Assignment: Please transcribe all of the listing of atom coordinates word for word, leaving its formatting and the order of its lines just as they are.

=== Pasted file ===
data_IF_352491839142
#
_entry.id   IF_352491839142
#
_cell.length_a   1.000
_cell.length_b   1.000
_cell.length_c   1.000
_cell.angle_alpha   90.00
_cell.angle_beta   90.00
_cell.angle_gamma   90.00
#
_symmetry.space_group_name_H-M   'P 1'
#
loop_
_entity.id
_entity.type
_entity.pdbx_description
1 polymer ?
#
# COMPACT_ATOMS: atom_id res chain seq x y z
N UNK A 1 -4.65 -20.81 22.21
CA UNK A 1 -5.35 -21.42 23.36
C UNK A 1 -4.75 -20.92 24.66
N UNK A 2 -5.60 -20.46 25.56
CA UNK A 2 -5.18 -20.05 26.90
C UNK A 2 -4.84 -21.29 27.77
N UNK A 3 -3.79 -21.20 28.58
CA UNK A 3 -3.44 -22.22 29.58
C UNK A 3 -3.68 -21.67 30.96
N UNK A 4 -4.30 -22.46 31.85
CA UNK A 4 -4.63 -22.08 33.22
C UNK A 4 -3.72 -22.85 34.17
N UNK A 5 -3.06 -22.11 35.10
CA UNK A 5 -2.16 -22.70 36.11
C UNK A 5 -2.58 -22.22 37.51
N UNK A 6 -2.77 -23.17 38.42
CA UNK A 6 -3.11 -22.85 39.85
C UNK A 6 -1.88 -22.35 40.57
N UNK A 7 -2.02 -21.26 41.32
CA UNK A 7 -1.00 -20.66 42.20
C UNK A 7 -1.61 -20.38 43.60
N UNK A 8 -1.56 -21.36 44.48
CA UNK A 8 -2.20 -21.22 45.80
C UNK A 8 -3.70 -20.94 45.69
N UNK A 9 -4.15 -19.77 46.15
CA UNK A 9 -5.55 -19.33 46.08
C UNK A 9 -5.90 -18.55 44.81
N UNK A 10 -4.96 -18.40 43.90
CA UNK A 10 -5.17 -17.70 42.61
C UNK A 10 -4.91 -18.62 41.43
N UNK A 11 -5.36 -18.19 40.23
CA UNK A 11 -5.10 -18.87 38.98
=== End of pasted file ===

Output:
data_IF_352491839142
#
_entry.id   IF_352491839142
#
_cell.length_a   1.000
_cell.length_b   1.000
_cell.length_c   1.000
_cell.angle_alpha   90.00
_cell.angle_beta   90.00
_cell.angle_gamma   90.00
#
_symmetry.space_group_name_H-M   'P 1'
#
loop_
_entity.id
_entity.type
_entity.pdbx_description
1 polymer ?
#
# COMPACT_ATOMS: atom_id res chain seq x y z
N UNK A 1 -4.65 -20.81 22.21
CA UNK A 1 -5.35 -21.42 23.36
C UNK A 1 -4.75 -20.92 24.66
N UNK A 2 -5.60 -20.46 25.56
CA UNK A 2 -5.18 -20.05 26.90
C UNK A 2 -4.84 -21.29 27.77
N UNK A 3 -3.79 -21.20 28.58
CA UNK A 3 -3.44 -22.22 29.58
C UNK A 3 -3.68 -21.67 30.96
N UNK A 4 -4.30 -22.46 31.85
CA UNK A 4 -4.63 -22.08 33.22
C UNK A 4 -3.72 -22.85 34.17
N UNK A 5 -3.06 -22.11 35.10
CA UNK A 5 -2.16 -22.70 36.11
C UNK A 5 -2.58 -22.22 37.51
N UNK A 6 -2.77 -23.17 38.42
CA UNK A 6 -3.11 -22.85 39.85
C UNK A 6 -1.88 -22.35 40.57
N UNK A 7 -2.02 -21.26 41.32
CA UNK A 7 -1.00 -20.66 42.20
C UNK A 7 -1.61 -20.38 43.60
N UNK A 8 -1.56 -21.36 44.48
CA UNK A 8 -2.20 -21.22 45.80
C UNK A 8 -3.70 -20.94 45.69
N UNK A 9 -4.15 -19.77 46.15
CA UNK A 9 -5.55 -19.33 46.08
C UNK A 9 -5.90 -18.55 44.81
N UNK A 10 -4.96 -18.40 43.90
CA UNK A 10 -5.17 -17.70 42.61
C UNK A 10 -4.91 -18.62 41.43
N UNK A 11 -5.36 -18.19 40.23
CA UNK A 11 -5.10 -18.87 38.98